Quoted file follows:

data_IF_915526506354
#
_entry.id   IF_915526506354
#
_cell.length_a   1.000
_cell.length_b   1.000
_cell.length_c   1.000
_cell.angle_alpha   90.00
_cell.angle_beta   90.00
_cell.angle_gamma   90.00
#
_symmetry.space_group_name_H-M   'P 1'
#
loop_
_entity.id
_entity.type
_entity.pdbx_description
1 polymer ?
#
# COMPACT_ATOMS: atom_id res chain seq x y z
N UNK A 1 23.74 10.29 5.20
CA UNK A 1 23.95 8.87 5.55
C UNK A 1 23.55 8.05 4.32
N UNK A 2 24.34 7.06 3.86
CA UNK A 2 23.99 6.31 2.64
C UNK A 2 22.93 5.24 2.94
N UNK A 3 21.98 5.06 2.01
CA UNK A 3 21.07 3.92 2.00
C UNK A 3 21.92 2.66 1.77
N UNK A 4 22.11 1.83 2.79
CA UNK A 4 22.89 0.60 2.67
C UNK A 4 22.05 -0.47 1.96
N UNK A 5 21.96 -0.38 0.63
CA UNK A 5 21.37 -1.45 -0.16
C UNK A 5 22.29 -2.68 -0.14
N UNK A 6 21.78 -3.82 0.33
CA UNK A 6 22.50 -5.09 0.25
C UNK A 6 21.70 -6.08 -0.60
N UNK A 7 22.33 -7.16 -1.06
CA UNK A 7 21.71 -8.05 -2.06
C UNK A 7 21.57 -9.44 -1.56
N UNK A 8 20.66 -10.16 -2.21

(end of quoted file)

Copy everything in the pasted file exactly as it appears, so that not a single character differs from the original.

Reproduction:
data_IF_915526506354
#
_entry.id   IF_915526506354
#
_cell.length_a   1.000
_cell.length_b   1.000
_cell.length_c   1.000
_cell.angle_alpha   90.00
_cell.angle_beta   90.00
_cell.angle_gamma   90.00
#
_symmetry.space_group_name_H-M   'P 1'
#
loop_
_entity.id
_entity.type
_entity.pdbx_description
1 polymer ?
#
# COMPACT_ATOMS: atom_id res chain seq x y z
N UNK A 1 23.74 10.29 5.20
CA UNK A 1 23.95 8.87 5.55
C UNK A 1 23.55 8.05 4.32
N UNK A 2 24.34 7.06 3.86
CA UNK A 2 23.99 6.31 2.64
C UNK A 2 22.93 5.24 2.94
N UNK A 3 21.98 5.06 2.01
CA UNK A 3 21.07 3.92 2.00
C UNK A 3 21.92 2.66 1.77
N UNK A 4 22.11 1.83 2.79
CA UNK A 4 22.89 0.60 2.67
C UNK A 4 22.05 -0.47 1.96
N UNK A 5 21.96 -0.38 0.63
CA UNK A 5 21.37 -1.45 -0.16
C UNK A 5 22.29 -2.68 -0.14
N UNK A 6 21.78 -3.82 0.33
CA UNK A 6 22.50 -5.09 0.25
C UNK A 6 21.70 -6.08 -0.60
N UNK A 7 22.33 -7.16 -1.06
CA UNK A 7 21.71 -8.05 -2.06
C UNK A 7 21.57 -9.44 -1.56
N UNK A 8 20.66 -10.16 -2.21